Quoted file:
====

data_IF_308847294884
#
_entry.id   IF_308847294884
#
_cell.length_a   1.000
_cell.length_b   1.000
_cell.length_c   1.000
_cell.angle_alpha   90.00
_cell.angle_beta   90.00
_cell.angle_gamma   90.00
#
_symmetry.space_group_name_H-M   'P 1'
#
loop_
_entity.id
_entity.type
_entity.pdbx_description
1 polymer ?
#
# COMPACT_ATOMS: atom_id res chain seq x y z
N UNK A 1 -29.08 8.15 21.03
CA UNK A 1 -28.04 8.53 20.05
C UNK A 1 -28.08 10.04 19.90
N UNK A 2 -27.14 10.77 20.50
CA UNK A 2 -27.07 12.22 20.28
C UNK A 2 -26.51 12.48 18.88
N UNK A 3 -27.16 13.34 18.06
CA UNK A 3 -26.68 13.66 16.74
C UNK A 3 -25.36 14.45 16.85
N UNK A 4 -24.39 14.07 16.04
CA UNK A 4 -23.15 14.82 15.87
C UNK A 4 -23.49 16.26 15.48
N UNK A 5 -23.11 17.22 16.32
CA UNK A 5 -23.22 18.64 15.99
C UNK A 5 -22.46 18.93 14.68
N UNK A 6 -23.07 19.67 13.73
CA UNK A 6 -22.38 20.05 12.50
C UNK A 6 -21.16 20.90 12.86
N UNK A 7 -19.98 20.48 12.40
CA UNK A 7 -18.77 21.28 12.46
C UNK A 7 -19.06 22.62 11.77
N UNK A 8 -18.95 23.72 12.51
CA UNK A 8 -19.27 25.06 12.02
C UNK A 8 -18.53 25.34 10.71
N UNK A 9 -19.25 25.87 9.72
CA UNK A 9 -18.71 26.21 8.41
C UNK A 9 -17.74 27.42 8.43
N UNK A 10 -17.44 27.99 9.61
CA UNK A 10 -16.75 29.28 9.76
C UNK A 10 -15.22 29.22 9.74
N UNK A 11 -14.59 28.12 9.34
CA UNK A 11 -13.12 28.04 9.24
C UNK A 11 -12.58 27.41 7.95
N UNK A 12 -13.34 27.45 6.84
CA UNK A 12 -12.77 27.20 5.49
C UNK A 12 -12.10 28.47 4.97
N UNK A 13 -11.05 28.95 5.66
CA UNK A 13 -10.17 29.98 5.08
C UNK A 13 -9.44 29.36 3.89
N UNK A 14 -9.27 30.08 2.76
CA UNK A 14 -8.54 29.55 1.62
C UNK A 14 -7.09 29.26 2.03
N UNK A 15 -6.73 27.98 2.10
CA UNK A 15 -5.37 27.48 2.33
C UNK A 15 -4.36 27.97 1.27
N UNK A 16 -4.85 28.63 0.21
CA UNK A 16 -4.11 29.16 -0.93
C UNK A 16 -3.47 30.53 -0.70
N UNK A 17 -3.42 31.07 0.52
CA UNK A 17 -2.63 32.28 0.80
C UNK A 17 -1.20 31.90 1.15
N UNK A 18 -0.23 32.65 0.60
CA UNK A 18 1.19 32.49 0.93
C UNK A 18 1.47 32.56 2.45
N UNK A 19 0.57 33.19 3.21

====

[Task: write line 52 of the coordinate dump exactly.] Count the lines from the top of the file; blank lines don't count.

CA UNK A 11 -13.12 28.04 9.24